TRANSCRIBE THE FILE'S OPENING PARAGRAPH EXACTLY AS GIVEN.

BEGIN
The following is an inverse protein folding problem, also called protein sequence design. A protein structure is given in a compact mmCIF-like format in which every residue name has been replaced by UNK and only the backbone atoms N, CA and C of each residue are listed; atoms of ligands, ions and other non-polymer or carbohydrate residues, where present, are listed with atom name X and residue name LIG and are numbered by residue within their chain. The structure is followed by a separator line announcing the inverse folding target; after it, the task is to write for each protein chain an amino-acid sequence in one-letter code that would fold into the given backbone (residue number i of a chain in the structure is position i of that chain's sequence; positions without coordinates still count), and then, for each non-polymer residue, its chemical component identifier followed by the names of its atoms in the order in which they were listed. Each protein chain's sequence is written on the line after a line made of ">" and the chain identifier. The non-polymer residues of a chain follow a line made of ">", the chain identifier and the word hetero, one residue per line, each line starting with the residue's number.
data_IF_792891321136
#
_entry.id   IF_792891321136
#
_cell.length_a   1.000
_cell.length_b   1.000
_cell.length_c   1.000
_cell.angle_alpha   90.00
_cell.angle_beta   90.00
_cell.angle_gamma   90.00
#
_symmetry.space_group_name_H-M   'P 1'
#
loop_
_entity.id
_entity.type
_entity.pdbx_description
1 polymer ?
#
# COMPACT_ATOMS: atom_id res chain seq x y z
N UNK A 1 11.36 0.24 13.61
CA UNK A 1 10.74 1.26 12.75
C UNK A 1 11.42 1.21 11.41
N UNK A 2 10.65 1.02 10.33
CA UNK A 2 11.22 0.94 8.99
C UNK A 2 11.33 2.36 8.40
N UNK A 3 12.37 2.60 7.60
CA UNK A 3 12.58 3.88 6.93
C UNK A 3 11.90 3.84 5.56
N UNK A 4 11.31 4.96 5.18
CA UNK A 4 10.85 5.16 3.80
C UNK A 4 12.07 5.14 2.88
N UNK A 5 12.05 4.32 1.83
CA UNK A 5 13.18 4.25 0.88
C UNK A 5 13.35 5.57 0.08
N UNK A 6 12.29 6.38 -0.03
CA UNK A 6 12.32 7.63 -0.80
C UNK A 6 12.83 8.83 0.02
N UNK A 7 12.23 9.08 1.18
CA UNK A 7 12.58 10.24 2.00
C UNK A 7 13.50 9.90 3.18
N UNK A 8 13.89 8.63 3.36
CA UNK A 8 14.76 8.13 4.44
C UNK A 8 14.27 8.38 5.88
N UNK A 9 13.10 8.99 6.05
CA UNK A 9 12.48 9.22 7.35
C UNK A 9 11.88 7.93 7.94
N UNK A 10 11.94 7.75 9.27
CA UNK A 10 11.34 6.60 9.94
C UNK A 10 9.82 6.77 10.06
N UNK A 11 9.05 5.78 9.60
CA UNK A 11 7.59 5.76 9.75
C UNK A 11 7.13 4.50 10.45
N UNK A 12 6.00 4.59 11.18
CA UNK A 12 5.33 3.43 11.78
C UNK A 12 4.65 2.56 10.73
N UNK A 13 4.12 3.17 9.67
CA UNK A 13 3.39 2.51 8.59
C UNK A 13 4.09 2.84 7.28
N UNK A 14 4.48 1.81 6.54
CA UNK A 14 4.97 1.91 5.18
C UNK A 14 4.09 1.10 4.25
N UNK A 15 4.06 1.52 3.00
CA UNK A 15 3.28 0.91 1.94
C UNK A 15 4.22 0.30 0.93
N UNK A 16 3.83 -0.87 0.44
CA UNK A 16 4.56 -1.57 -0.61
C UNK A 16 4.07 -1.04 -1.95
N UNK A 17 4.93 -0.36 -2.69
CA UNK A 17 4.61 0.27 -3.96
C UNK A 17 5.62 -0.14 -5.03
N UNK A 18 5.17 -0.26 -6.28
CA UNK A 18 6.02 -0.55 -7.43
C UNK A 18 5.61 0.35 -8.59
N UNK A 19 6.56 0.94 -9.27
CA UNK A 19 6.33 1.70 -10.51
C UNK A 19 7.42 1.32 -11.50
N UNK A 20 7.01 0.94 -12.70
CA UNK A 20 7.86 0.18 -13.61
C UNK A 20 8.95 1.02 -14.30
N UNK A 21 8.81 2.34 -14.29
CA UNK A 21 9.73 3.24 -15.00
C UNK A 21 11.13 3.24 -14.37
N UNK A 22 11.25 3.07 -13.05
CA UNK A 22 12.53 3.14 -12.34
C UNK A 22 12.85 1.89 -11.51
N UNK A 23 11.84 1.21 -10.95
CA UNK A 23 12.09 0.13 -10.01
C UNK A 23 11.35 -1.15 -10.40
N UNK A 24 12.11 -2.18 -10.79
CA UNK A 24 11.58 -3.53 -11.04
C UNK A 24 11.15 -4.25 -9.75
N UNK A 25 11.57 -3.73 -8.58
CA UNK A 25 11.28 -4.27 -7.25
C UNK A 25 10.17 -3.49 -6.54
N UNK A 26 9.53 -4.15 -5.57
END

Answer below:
The following is an inverse protein folding problem, also called protein sequence design. A protein structure is given in a compact mmCIF-like format in which every residue name has been replaced by UNK and only the backbone atoms N, CA and C of each residue are listed; atoms of ligands, ions and other non-polymer or carbohydrate residues, where present, are listed with atom name X and residue name LIG and are numbered by residue within their chain. The structure is followed by a separator line announcing the inverse folding target; after it, the task is to write for each protein chain an amino-acid sequence in one-letter code that would fold into the given backbone (residue number i of a chain in the structure is position i of that chain's sequence; positions without coordinates still count), and then, for each non-polymer residue, its chemical component identifier followed by the names of its atoms in the order in which they were listed. Each protein chain's sequence is written on the line after a line made of ">" and the chain identifier. The non-polymer residues of a chain follow a line made of ">", the chain identifier and the word hetero, one residue per line, each line starting with the residue's number.